The UK academic economist Jonathan Haskel has been appointed by the Chancellor as the latest external member of the rate-setting committee of the Bank of England.

Haskel, currently a professor of economics at Imperial College Business School and a specialist in innovation and productivity, replaces Ian McCafferty on the Monetary Policy Committee from 1 September.

Mr McCafferty has consistently been one of the more hawkish members of the MPC, voting in May against the majority, in favour of raising interest rates to 0.5 per cent.

The Bank refrained from raising rates to see whether its belief that the slump in UK growth in the first quarter of 2018 is only a temporary soft patch is vindicated.

The Chancellor, Philip Hammond, said on Thursday: “I am delighted that Professor Haskel is joining the MPC. I am confident that his expertise in productivity and innovation will further sharpen the Committee’s understanding of the British economy.”

That was echoed by the Bank’s Governor, Mark Carney, who said: “His broad academic experience and the depth of his knowledge on productivity and innovation will be hugely valuable to the Committee as we seek to promote the good of the people of the United Kingdom by maintaining monetary stability.”

However, the appointment of another man to the MPC, which currently has just one woman among its nine members, is likely to exacerbate concerns about the male dominance of the policymaking tiers of the central bank.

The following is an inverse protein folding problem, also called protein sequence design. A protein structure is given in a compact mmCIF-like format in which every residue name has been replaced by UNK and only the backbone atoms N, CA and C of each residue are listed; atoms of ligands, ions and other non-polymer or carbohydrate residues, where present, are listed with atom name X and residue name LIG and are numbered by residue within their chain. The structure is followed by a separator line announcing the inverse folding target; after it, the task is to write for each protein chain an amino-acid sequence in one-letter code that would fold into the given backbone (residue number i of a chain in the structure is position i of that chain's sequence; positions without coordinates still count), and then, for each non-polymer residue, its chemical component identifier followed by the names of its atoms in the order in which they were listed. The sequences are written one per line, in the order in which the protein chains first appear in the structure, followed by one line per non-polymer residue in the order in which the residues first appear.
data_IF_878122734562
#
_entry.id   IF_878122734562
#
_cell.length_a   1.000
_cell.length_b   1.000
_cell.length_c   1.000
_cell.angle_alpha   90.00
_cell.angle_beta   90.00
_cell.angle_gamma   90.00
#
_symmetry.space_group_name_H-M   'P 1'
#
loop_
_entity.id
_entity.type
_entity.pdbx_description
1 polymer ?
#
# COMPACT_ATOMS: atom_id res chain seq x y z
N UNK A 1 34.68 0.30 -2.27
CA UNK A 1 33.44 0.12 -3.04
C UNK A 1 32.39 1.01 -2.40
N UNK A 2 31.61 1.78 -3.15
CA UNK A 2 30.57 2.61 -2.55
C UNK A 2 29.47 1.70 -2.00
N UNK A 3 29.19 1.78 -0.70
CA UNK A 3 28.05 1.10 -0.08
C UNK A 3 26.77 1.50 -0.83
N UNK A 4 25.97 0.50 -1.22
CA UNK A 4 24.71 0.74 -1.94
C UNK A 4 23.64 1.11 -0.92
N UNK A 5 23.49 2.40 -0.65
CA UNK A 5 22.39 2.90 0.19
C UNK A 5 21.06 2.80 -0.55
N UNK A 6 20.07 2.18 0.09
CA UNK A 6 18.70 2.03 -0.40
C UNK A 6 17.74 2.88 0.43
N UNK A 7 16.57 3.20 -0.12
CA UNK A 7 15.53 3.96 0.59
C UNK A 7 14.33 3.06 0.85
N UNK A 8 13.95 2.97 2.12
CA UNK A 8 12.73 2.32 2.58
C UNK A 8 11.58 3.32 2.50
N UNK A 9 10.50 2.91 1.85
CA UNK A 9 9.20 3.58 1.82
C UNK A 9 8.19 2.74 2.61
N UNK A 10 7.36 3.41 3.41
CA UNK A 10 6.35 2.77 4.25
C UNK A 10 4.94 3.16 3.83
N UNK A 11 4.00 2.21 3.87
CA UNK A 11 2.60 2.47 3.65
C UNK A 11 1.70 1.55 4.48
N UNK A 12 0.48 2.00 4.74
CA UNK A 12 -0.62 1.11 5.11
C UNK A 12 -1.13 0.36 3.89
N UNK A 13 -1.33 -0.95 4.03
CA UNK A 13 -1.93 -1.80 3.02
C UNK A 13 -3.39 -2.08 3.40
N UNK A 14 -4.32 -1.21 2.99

The Treasury said it interviewed five candidates for the position, four of them women.

Eight women applied for the vacancy and nineteen men.

Further, 87 individuals were alerted to the vacancy by the Chief Economic Advisor to the Treasury, of whom 44 were women.

One of the Bank’s deputy governors, Ben Broadbent, was forced to apologise for his “poor choice of language” earlier this month after he referred to the supposed “menopause” of the UK economy, meaning it has passed its “productive peak”

His views on UK interest rates and monetary policy are not broadly known, but he recently published a book called Capitalism Without Capital: The Rise of the Intangible Economy, which was co-authored with Stian Westlake. David Owen, chief European financial economist at Jefferies, speculated this thesis meant he may see stronger productivity growth in the UK economy than the official figures imply, suggesting Professor Haskel may be in favour of tightening policy.


Professor Haskel is also a non-executive director of the UK Statistics Authority. 

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